Sandy
Saundra
Sharon
Sheila
Shelia
Shelley
Shelly
Sheri
Sherri
Sherry
Sheryl
Shirley
Sondra
Sue
Susanne
Suzan
Suzanne
Tammie
Tammy
Tena
Teri
Terri
Terry
Thelma
Theresa
Therese
Tina
Tonia
Tonya
Tracey
Traci
Tracie
Tracy
Treva
Trina
Trudy
Velma
Verna
Vicki
Vickie
Vicky
Wanda
Wendy
Willie
Wilma
Yolanda
Yvonne

Contrarian Baby Names: Boys

Adolph
Al
Alford
Alphonso
Arne
Arnie
Arnold
Artie
Barry
Barton
Bennie
Bernard
Bernie
Bert
Bill
Billie
Bob
Bobbie
Brad
Bradford
Brent
Bret
Britt
Bud
Buddy
Burl
Burt
Butch
Carey
Carleton
Carlton
Carmen
Carroll
Cary
Cecil
Chester
Chuck
Clarence
Claude
Cletus
Cleveland
Cliff
Clifford
Clifton
Columbus
Curt
Curtiss
Dale
Dan
Dana
Dannie
Darrel
Darryl
Daryl
Dave
Davie
Del
Delbert
Dell
Delmer
Denny
Derwin
Dewey
Dirk
Don
Donnie
Donny
Doug
Douglass
Doyle
Duane
Dudley
Duwayne
Dwain
Dwaine
Dwane
Dwight
Earl
Earnest
Ed
Edsel
Elbert
Ernie
Farrell
Floyd
Fred
Freddie
Fredric
Gale
Garland
Garry
Garth
Gene
Geoffrey
Gerard
Gerry
Gilbert
Glen
Glenn
Greg
Gregg
Greggory
Grover
Guy
Hal
Haywood
Herbert
Herman
Homer
Horace
Howell
Hubert
Irwin
Jackie
Jame
Jeff
Jefferey
Jeffry
Jerald
Jerold
Jess
Jim
Jimmie
Jodie
Jody
Johnie
Johnnie
Karl
Kelly
Ken
Kenney
Kennith
Kent
Kermit
Kerry
Kim
Kirk
Kraig
Kurt
Laurence
Lawrance
Len
Lenard
Lennie
Les
Leslie
Lester
Lindell
Lindsay
Lindsey
Linwood
Lloyd
Lonnie
Lonny
Loren
Lorin
Lowell
Loyd
Lynn
Marion
Marty
Matt
Maxie
Mel
Merle
Merrill
Mickel
Mickey
Millard
Milton
Mitch
Mitchel
Monty
Neal
Ned
Nicky
Norbert
Norman
Norris
Orville
Perry
Pete
Phil
Ralph
Randal
Randel
Randell
Randolph
Rayford
Rick
Rickey
Rickie
Rob
Robby
Robin
Rock
Rodger
Rogers
Rojelio
Rolf
Ron
Roosevelt
Rudolfo
Rudolph
Rufus
Russ
Rusty
Sal
Sammie
Sandy
Sanford
Scot
Sherman
Sherwood
Skip
Stan
Stanford
Steve
Stevie
Stewart
Stuart
Sylvester
Tad
Ted
Terence
Thurman
Tim
Timmothy
Timmy
Tod
Todd
Tom
Tommie
Toney
Tracey
Tracy
Val
Vernell
Vernon
Waymon
Wendell
Wilbert
Wilbur
Wilford
Wilfred
Willard
Willis
Winfred
Woody

Interestingly, thirteen of the names above — Bobbie, Cary, Dale, Jackie, Jimmie, Jody, Kerry, Kim, Lynn, Robin, Sandy, Tracey, Tracy — managed to make both lists.

Now some questions for you…

Do you like any of these names? Would you be willing to use any of them on a modern-day baby? Why or why not?

Popular Baby Names in Quebec, 2015

According to data from Retraite Québec, the most popular baby names in Quebec in 2015 were Emma and Thomas/William (tied).

Here are the province’s top 10 girl names and top 10 boy names of 2015:

Girl Names Boy Names
1. Emma, 615 baby girls
2. Léa, 535
3. Olivia, 475
4. Alice, 471
5. Florence, 460
6. Zoe, 429
7. Chloe, 398
8. Beatrice, 390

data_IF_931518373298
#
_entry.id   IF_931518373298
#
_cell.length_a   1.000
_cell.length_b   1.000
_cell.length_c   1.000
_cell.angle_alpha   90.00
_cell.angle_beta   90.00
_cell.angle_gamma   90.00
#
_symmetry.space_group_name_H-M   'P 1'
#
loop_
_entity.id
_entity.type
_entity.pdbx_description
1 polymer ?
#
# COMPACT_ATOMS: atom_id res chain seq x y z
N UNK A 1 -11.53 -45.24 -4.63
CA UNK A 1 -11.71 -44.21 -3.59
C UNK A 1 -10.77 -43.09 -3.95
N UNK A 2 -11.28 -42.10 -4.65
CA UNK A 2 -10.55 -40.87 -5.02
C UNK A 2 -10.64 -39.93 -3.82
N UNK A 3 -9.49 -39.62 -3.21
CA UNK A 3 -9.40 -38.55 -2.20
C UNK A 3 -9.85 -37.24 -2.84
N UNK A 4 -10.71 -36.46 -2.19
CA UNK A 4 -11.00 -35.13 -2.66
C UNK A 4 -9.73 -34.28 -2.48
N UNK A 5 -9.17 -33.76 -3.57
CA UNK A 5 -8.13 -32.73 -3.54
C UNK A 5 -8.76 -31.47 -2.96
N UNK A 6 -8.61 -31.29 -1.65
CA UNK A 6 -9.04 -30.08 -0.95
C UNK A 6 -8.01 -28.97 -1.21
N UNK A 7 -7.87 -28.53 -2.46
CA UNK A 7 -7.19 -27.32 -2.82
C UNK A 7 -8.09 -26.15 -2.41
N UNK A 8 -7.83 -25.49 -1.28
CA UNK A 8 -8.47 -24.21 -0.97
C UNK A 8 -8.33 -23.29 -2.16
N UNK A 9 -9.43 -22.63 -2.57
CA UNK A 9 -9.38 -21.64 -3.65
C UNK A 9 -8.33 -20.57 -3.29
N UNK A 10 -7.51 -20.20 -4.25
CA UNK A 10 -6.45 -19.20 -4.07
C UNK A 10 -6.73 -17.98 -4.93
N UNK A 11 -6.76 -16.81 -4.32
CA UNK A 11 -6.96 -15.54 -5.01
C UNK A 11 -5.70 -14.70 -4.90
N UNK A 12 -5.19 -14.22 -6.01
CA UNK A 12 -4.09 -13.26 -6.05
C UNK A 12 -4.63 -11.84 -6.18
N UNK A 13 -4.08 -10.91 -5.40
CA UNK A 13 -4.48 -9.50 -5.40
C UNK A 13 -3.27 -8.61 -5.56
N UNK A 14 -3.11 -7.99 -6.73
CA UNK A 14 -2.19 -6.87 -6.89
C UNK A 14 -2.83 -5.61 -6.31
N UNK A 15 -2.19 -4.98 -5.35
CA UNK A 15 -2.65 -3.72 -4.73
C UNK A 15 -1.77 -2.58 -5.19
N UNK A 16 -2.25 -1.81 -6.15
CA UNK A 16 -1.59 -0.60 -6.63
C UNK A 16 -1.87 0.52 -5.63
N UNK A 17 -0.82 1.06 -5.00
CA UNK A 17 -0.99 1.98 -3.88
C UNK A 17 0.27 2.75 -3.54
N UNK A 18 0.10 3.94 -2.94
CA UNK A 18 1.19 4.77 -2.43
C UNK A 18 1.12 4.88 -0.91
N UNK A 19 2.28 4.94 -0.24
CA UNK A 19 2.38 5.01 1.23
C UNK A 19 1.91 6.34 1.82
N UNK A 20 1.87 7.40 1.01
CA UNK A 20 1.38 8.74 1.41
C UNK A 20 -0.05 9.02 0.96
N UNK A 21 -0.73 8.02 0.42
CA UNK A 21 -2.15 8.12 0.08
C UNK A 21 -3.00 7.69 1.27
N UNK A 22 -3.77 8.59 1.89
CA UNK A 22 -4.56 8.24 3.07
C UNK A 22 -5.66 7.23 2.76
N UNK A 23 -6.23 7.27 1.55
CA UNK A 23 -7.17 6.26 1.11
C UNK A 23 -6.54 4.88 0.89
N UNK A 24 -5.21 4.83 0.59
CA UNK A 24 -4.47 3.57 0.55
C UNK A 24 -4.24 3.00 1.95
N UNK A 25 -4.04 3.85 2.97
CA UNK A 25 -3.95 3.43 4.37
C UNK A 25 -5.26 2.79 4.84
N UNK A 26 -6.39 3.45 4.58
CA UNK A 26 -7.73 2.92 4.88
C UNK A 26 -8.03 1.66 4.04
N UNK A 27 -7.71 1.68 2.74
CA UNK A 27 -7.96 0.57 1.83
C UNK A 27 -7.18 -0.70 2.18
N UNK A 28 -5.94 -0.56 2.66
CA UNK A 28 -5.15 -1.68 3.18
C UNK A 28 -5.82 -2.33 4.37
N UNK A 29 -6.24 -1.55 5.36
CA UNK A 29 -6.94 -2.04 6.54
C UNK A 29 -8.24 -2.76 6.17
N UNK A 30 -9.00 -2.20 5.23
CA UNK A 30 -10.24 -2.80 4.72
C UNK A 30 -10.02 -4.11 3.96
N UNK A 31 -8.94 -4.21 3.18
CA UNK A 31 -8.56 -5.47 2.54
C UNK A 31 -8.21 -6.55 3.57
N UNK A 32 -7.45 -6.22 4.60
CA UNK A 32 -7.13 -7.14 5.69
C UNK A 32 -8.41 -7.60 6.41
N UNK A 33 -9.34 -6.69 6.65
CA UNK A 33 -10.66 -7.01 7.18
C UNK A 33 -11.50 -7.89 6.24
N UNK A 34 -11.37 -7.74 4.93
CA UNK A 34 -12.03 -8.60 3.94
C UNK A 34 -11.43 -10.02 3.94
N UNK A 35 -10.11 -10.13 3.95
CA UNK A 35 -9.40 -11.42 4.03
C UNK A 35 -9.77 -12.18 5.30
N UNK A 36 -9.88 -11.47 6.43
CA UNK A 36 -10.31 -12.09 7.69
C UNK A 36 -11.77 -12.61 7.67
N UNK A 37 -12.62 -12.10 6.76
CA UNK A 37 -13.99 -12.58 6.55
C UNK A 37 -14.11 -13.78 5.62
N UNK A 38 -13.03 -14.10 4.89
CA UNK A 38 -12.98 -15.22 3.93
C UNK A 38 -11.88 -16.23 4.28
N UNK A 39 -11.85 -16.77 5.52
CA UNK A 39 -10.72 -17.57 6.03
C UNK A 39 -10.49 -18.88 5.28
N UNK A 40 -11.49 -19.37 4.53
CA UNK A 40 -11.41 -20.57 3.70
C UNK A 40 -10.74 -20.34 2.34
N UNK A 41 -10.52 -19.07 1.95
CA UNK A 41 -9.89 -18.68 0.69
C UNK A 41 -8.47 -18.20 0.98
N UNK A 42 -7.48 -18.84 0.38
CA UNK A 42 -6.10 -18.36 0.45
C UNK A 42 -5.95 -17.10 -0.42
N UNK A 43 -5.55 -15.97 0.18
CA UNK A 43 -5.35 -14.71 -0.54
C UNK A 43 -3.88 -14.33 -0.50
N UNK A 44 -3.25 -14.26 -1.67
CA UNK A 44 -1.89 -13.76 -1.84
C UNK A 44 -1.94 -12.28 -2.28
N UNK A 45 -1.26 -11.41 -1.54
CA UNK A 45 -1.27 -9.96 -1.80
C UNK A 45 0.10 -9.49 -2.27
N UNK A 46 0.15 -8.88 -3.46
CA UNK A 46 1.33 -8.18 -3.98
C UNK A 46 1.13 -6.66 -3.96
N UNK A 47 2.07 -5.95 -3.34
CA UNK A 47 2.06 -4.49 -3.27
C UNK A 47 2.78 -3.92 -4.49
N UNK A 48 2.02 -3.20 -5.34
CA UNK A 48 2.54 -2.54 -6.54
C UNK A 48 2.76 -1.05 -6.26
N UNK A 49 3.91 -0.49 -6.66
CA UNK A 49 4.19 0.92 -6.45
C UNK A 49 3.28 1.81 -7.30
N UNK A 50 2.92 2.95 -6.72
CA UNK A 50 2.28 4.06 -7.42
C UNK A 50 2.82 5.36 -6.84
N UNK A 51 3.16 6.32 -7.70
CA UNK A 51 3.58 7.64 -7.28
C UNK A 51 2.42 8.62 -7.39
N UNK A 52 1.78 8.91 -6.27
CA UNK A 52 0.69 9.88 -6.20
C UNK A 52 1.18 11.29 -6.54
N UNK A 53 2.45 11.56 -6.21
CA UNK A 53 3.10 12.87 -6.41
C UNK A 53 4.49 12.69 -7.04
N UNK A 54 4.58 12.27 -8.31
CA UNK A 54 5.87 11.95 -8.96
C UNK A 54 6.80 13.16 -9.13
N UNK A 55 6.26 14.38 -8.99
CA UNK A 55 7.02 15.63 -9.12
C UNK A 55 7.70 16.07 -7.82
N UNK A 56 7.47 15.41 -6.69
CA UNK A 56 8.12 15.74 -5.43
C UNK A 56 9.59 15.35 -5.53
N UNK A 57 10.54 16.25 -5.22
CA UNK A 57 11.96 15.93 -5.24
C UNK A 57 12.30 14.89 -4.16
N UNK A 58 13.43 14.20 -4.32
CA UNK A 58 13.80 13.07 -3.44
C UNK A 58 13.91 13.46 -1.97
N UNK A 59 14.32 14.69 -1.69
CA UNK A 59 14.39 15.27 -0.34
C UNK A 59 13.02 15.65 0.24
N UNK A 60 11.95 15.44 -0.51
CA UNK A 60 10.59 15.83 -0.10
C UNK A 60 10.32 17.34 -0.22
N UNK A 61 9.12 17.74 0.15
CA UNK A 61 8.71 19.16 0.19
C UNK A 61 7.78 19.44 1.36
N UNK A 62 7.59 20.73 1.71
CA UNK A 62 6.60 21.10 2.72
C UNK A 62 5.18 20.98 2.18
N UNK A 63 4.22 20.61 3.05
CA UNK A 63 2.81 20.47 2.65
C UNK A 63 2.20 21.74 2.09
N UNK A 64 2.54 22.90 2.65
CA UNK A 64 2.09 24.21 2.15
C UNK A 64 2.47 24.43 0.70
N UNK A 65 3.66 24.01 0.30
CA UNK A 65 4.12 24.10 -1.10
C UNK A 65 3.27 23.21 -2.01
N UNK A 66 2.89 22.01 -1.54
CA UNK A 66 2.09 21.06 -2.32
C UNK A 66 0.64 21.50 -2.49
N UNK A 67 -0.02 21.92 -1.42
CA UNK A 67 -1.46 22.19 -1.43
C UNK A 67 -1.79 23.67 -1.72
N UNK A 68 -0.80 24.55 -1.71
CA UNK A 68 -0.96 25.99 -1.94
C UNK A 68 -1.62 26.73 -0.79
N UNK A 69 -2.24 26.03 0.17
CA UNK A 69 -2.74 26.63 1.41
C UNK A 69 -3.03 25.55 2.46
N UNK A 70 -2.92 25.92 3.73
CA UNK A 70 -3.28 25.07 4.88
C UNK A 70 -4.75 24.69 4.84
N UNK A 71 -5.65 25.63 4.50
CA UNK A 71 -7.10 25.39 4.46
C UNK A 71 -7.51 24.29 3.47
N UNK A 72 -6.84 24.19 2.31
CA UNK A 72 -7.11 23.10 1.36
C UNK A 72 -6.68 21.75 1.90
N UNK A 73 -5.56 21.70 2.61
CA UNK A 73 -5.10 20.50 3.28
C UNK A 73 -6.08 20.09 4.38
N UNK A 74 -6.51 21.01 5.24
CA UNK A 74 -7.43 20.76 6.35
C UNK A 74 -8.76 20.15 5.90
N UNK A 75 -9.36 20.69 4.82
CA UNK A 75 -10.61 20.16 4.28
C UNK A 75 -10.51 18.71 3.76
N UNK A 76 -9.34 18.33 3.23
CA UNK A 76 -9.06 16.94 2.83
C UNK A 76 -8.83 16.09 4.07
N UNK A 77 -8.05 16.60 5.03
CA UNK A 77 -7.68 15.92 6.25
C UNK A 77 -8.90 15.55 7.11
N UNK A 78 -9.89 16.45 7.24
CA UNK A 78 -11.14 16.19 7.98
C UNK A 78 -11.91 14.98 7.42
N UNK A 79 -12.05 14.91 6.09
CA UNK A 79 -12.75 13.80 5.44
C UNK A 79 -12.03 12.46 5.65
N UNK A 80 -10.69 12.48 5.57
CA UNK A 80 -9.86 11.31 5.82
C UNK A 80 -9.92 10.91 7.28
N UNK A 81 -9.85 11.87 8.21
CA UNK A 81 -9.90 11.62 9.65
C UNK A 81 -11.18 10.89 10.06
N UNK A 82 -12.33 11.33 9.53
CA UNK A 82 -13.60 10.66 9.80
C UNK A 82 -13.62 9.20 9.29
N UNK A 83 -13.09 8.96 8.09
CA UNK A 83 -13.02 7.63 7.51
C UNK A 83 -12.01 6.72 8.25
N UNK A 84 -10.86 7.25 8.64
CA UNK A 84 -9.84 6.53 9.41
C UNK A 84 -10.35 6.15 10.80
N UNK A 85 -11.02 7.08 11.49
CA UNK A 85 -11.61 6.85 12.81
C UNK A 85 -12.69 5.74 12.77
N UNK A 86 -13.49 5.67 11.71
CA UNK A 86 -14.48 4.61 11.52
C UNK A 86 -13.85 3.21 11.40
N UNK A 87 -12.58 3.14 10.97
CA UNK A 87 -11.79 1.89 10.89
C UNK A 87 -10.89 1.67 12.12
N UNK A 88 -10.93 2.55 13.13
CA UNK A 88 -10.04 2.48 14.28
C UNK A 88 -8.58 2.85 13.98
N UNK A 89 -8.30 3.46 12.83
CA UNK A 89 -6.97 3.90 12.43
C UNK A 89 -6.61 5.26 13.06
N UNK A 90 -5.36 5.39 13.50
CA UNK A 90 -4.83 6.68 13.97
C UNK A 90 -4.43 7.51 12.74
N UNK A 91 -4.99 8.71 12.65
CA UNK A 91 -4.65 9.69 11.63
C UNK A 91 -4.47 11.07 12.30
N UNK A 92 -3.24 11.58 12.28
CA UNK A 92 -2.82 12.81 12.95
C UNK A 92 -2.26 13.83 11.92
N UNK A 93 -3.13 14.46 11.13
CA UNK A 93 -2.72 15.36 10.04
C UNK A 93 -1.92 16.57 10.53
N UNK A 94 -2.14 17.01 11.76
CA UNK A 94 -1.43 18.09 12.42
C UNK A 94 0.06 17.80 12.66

9. Charlotte, 381
10. Rosalie, 350
1. Thomas, 754 baby boys
2. William, 754 baby boys
3. Jacob, 663
4. Liam, 661
5. Félix, 638
6. Nathan, 630
7. Samuel, 583
8. Logan, 576
9. Alexis, 554
10. Noah, 537

In 2015, Emma replaced Lea as the top girl name, William joined Thomas as the top boy name, Beatrice replaced Charlie in the girls’ top 10, and Noah replaced Olivier in the boy’s top 10. (Here are the 2014 rankings.)

[UPDATE, May 2017 – The Quebec rankings for 2015 have since been updated and it looks like William has pulled ahead of Thomas to become the sole #1 name.]

Of all 9,096 girl names on Quebec’s list in 2015, 74.5% of them were used a single time. Here are some of the unique girl names:

  • Allegresse – the French word allégresse means “joy, elation.”
  • Angelhephzibah
  • Brightness
  • Cathalaya-Skuessi
  • Clerilda
  • Confiance – the French word confiance means “confidence, trust.”
  • Doxalyah
  • Etky
  • Eubenice
  • Evlly
  • Exaucee – the French verb exaucer means “to grant a wish.”
  • Flory Comfort
  • Garance – the French word garance refers to a shade of red created from the root of the madder plant.
  • Glad Marie
  • Glody
  • Graytchelle Mayssa – a Gretchen + Rachel smoosh?
  • Greasy-Elizabeth
  • Happy Moussoni
  • Janiphee
  • Kalliah
  • Kzy
  • Luneve – reminds me of Leneve.
  • M Mah Bourgeois
  • Mingolou Oracle-Kidj
  • Nebraska
  • Nina-Symone
  • Nomad
  • Paphaelle – typo?
  • Poema
  • Praise Peter
  • Protegee
  • Relilah – typo?
  • Shamash-Cleodaine
  • Skodrina
  • Symphony Melody
  • Uqittuk
  • Uri Wonder
  • Winola – this one reminds me of early 20th-century America.
  • Zoalie
  • Zhya

Of all 7,920 boy names on Quebec’s list in 2015, 76.5% of them were bestowed just once. Here are some of the unique boy names:

  • Anakyn
  • Appamatta – the Pali word appamatta means “diligent, careful.”
  • Aunix
  • Axeliam
  • Bleart
  • Bradley Prague
  • Brady Bullet – this one reminds me of modern America (e.g. Shooter, Trigger).
  • Cedrick Wolynsky
  • Chrysolithe – a type of gem (a.k.a. peridot).
  • Cirrus
  • Dejgaard
  • Diamond-Heliodor – two more gems.
  • Drake Luke
  • Dublin
  • Dugaillekens
  • Elliottt – the only triple T’s in the U.S. data so far are Mattthew and Britttany. Probably typos, but you never know.
  • Eviee
  • Exauce – the masculine form of Exaucee.
  • Ezzeldeen